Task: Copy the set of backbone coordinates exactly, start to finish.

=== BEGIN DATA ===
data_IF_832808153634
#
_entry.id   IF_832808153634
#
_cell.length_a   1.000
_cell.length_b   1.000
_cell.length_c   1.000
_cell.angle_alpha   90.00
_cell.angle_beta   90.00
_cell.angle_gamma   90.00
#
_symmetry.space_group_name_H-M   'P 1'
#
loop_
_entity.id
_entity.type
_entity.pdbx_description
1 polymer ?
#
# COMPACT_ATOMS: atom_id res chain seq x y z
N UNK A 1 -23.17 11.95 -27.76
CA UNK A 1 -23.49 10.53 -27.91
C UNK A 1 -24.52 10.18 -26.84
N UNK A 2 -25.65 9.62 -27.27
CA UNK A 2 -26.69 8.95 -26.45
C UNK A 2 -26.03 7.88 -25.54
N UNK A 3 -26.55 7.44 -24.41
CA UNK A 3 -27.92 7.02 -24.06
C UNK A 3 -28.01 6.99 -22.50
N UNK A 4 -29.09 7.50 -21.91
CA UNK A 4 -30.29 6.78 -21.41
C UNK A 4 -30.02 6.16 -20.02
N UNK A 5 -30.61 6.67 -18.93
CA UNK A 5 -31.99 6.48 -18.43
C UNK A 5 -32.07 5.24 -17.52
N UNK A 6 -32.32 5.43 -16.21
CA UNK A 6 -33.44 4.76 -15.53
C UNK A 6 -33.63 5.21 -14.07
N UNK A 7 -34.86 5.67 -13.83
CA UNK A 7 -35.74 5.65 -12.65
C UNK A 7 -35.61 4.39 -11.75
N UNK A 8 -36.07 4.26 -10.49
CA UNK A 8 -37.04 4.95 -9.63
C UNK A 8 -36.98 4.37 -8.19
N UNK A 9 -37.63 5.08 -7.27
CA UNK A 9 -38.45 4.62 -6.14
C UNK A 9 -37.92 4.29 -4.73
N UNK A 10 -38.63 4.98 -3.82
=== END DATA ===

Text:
data_IF_832808153634
#
_entry.id   IF_832808153634
#
_cell.length_a   1.000
_cell.length_b   1.000
_cell.length_c   1.000
_cell.angle_alpha   90.00
_cell.angle_beta   90.00
_cell.angle_gamma   90.00
#
_symmetry.space_group_name_H-M   'P 1'
#
loop_
_entity.id
_entity.type
_entity.pdbx_description
1 polymer ?
#
# COMPACT_ATOMS: atom_id res chain seq x y z
N UNK A 1 -23.17 11.95 -27.76
CA UNK A 1 -23.49 10.53 -27.91
C UNK A 1 -24.52 10.18 -26.84
N UNK A 2 -25.65 9.62 -27.27
CA UNK A 2 -26.69 8.95 -26.45
C UNK A 2 -26.03 7.88 -25.54
N UNK A 3 -26.55 7.44 -24.41
CA UNK A 3 -27.92 7.02 -24.06
C UNK A 3 -28.01 6.99 -22.50
N UNK A 4 -29.09 7.50 -21.91
CA UNK A 4 -30.29 6.78 -21.41
C UNK A 4 -30.02 6.16 -20.02
N UNK A 5 -30.61 6.67 -18.93
CA UNK A 5 -31.99 6.48 -18.43
C UNK A 5 -32.07 5.24 -17.52
N UNK A 6 -32.32 5.43 -16.21
CA UNK A 6 -33.44 4.76 -15.53
C UNK A 6 -33.63 5.21 -14.07
N UNK A 7 -34.86 5.67 -13.83
CA UNK A 7 -35.74 5.65 -12.65
C UNK A 7 -35.61 4.39 -11.75
N UNK A 8 -36.07 4.26 -10.49
CA UNK A 8 -37.04 4.95 -9.63
C UNK A 8 -36.98 4.37 -8.19
N UNK A 9 -37.63 5.08 -7.27
CA UNK A 9 -38.45 4.62 -6.14
C UNK A 9 -37.92 4.29 -4.73
N UNK A 10 -38.63 4.98 -3.82